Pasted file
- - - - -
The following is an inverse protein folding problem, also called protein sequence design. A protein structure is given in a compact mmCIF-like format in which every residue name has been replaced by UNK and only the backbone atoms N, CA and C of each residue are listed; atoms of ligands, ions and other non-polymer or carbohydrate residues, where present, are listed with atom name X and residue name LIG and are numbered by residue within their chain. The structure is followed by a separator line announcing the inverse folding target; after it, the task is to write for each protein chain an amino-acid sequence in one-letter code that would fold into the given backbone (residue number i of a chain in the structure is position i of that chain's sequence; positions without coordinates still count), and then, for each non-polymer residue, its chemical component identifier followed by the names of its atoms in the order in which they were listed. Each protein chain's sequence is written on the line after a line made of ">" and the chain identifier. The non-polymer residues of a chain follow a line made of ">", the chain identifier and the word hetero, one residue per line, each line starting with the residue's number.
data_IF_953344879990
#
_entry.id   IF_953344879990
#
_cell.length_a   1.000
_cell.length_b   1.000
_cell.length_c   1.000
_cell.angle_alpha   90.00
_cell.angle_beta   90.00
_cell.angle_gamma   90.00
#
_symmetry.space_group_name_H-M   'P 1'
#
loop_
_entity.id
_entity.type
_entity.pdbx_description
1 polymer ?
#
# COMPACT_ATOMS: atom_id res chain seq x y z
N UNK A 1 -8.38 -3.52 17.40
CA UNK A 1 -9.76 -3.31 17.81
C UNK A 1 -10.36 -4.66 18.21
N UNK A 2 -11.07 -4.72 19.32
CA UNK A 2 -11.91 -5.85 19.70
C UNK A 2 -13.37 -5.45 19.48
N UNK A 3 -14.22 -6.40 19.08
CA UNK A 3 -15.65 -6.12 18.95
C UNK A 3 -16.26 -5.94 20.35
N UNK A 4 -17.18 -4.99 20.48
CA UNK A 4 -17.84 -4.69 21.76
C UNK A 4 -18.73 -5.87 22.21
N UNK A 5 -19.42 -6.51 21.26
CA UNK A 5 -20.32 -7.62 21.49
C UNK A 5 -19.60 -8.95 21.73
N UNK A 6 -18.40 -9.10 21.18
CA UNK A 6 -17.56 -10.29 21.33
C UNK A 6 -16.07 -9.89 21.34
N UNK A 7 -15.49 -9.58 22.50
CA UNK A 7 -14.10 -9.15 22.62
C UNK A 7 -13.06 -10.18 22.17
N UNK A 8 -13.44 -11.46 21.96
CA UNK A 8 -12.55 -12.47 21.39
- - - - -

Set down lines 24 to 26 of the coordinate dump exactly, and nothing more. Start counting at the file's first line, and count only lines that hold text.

C UNK A 1 -10.36 -4.66 18.21
N UNK A 2 -11.07 -4.72 19.32
CA UNK A 2 -11.91 -5.85 19.70